i am so happy and proud that, thanks to her efforts, our emails haven't been published so far, or at least they hadn't been as of when i came out here to talk to y'all. it's like a blast-furnace in there, bro. a fighter, i tell you. but then it goes all lovey-dovey and sexy. desperate, even. women are so hard to figure out, like they're from mars and we're from venus, or whatever. anyway, they're like change-agents all the time; dude, it's a roller-coaster. but hillary knows they are humans.
hillary has had a lot of experiences, a lot of common-sense experiences, just like a real human being. let me be very, very personal. let me tell you some things you don't know about hillary clinton. she is a very human being; few beings seem humanner. hillary has scanned the statistics, and she knows how hard-working american families are struggling. hillary has processed a lot of information qua human, and no one knows better than she what it's like to be a black guy getting shot by the police. she's a lot like disabled immigrants who dream pathetically of a better life in america and end up getting redeported. like prince and michael jackson, she knows exactly what it's like to be addicted to opiates, america's new scourge. and like so many americans whose communities and hard-working families have been ripped apart, her life has been deeply affected by my idea of mass incarceration, a couple of points in the polls, maybe. she's virtually lived a deeply human life, and no one is more intimately acquainted with the patriarchy and how to work it to get what she wants. she's like a little raisin in the sun. still, she rises!
could i talk to my homeboys for a second? girls, fingers in ears. listen, hillary helped me a lot, i guess. but we all know who got her here. where would a person with her political skills be without your boy? she'd be wherever tipper is. so chill, it's going to be alright. ok girls, you can tune back in.
god bless america, and god bless america's women and girls!
typepad doesn't seem to be letting me edit previous entries, so instead of adding at the end i'm writing new ones. i am not saying that hillary clinton, for example, has not faced sexism in a variety of ways. but the first thing to point out is that membership in any group is never univocal. hillary is not only a woman. she is a white heterosexual woman. perhaps you should look at her residences or itinerary or income. or perhaps you should consider that she will raise about $1.5 billion dollars, in large measure from her mega-rich patrons, clients, and friends. she is one of the most privileged human beings in the world, alright? and i would feel sorry for billions of the earth's peoples and take their claims to have been treated with prejudice and oppression much, much more seriously. or seriously.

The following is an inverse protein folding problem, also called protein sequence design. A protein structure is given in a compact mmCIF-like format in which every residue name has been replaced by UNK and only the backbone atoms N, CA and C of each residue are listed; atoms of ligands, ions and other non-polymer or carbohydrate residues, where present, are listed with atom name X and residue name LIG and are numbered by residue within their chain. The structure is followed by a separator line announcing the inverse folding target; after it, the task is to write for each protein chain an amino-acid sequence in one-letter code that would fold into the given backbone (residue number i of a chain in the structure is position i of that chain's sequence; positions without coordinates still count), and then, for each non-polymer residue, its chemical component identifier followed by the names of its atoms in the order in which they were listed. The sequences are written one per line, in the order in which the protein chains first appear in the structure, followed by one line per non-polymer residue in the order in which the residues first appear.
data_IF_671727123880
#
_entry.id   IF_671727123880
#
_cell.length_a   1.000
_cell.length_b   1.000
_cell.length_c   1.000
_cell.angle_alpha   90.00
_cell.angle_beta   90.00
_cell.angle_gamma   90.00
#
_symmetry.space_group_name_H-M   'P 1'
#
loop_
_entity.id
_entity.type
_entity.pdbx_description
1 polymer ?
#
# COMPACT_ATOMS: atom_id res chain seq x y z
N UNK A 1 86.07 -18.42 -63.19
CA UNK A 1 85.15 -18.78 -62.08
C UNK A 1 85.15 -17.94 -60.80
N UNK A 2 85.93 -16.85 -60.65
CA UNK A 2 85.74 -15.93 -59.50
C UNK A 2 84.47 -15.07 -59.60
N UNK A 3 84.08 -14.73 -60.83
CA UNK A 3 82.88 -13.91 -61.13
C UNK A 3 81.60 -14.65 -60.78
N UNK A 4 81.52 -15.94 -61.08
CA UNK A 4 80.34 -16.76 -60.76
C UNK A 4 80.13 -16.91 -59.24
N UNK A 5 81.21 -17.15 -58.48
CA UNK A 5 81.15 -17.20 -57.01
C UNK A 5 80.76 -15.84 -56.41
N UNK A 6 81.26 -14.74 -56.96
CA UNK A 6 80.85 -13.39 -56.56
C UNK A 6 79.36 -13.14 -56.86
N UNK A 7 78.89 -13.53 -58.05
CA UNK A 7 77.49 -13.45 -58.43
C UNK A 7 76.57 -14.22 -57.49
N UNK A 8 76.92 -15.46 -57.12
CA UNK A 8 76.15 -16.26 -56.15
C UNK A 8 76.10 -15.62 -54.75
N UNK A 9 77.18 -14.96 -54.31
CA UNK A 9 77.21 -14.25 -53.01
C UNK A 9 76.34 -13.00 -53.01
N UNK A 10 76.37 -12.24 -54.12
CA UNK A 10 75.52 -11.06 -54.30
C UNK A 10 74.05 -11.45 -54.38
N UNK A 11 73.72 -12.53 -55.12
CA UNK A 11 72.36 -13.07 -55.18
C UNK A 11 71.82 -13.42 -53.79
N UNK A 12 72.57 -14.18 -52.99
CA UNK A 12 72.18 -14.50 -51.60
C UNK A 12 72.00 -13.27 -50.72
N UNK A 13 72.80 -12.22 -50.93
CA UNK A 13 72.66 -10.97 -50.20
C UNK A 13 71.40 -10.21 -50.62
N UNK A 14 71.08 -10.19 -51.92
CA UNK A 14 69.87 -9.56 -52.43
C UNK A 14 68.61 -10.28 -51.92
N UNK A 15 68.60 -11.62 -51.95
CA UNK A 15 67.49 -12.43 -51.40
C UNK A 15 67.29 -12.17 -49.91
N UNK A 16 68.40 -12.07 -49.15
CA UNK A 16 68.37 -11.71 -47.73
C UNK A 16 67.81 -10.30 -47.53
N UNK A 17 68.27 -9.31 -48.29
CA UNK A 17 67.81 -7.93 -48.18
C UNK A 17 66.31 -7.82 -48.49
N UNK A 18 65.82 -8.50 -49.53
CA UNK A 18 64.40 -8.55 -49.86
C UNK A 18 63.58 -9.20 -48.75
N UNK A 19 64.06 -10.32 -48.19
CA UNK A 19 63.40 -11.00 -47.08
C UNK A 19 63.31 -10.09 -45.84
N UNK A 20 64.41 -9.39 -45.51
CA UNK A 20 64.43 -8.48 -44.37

hillary clinton was born to get destroyed by trump, much like jeb bush. she has already focus-grouped her phraseology: right now it's 'risk' and 'loose cannon,' over and over again infinitely. someone on morning joe this morning said that her whole campaign will be based on fear, because 'women are more risk-averse.' then they'll get pissed when don says she's playing the 'woman card', when every single person in the universe knows that that's her basic strategy: above all, no one in politics should be permitted to say anything true.
meanwhile, donald just rolls through the improvisations, as in wv last night: (more or less) 'the bill clinton administration was a disaster. and she was involved in all of it. well, maybe not in absolutely everything. i hope not, anyway.' much laughter. man you don't even have to say anything; all you have to say is 'bill' and images of interns and cigars swim into the minds of americans.
while she mechanically parrots her strategic bullshit, he will roll her up and lob her casually into perdition. i don't think she can survive two weeks of trump, much less six months. it will be 100% woman card by the end, and she'll fuck that up too somehow, like that gloria steinem stuff.
hillary, the most privileged person in the world, will be whining all fall about being the victim of bullying...because women respond to that, according to her internal polling. if the way women are being portrayed now by everyone, and particularly the clinton campaign, is anything like true - fear and spoiled whining being the two major factors in their vision of the future - it really is a devastating indictment of the gender. i have a funny feeling that trump is going to do much better than expected with women, however, because actually i think most american women outside the highest classes of white women aren't really like that.
I ask no favors for my sex. I surrender not our claim to equality. All I ask of our brethren is that they take their feet off our necks and permit us to stand upright on that ground which God designed us to occupy.
--Sarah Grimke, 1837
american defiance is out in paper, with kindle coming soon. it is a collection of anti-authoritarian texts stretching from anne hutchinson's defense against and attack on the puritan theocracy to voltairine de cleyre's "anarchism and american traditions."